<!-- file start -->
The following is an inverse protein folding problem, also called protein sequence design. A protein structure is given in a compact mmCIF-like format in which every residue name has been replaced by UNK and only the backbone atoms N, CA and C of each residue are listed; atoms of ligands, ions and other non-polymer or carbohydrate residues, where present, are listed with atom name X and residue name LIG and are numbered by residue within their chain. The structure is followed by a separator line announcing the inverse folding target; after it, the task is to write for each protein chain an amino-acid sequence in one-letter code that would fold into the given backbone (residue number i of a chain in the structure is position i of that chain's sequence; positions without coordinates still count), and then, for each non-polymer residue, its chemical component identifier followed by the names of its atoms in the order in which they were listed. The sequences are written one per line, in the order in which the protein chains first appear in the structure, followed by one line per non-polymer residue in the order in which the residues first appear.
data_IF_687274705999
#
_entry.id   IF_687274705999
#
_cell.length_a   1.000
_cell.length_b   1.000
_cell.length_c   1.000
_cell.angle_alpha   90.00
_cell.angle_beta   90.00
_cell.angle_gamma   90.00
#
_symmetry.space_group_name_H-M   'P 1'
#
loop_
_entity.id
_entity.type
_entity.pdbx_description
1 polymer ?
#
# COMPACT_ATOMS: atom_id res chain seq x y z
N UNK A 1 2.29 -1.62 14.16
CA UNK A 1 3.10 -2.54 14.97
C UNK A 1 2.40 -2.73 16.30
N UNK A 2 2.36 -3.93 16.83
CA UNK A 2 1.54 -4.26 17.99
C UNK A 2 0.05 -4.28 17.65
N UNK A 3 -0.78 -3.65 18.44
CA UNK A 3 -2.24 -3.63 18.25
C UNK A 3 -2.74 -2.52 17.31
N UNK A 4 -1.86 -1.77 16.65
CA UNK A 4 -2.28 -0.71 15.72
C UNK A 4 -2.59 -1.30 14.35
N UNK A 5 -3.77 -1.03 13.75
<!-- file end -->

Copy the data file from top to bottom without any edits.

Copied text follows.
The following is an inverse protein folding problem, also called protein sequence design. A protein structure is given in a compact mmCIF-like format in which every residue name has been replaced by UNK and only the backbone atoms N, CA and C of each residue are listed; atoms of ligands, ions and other non-polymer or carbohydrate residues, where present, are listed with atom name X and residue name LIG and are numbered by residue within their chain. The structure is followed by a separator line announcing the inverse folding target; after it, the task is to write for each protein chain an amino-acid sequence in one-letter code that would fold into the given backbone (residue number i of a chain in the structure is position i of that chain's sequence; positions without coordinates still count), and then, for each non-polymer residue, its chemical component identifier followed by the names of its atoms in the order in which they were listed. The sequences are written one per line, in the order in which the protein chains first appear in the structure, followed by one line per non-polymer residue in the order in which the residues first appear.
data_IF_687274705999
#
_entry.id   IF_687274705999
#
_cell.length_a   1.000
_cell.length_b   1.000
_cell.length_c   1.000
_cell.angle_alpha   90.00
_cell.angle_beta   90.00
_cell.angle_gamma   90.00
#
_symmetry.space_group_name_H-M   'P 1'
#
loop_
_entity.id
_entity.type
_entity.pdbx_description
1 polymer ?
#
# COMPACT_ATOMS: atom_id res chain seq x y z
N UNK A 1 2.29 -1.62 14.16
CA UNK A 1 3.10 -2.54 14.97
C UNK A 1 2.40 -2.73 16.30
N UNK A 2 2.36 -3.93 16.83
CA UNK A 2 1.54 -4.26 17.99
C UNK A 2 0.05 -4.28 17.65
N UNK A 3 -0.78 -3.65 18.44
CA UNK A 3 -2.24 -3.63 18.25
C UNK A 3 -2.74 -2.52 17.31
N UNK A 4 -1.86 -1.77 16.65
CA UNK A 4 -2.28 -0.71 15.72
C UNK A 4 -2.59 -1.30 14.35
N UNK A 5 -3.77 -1.03 13.75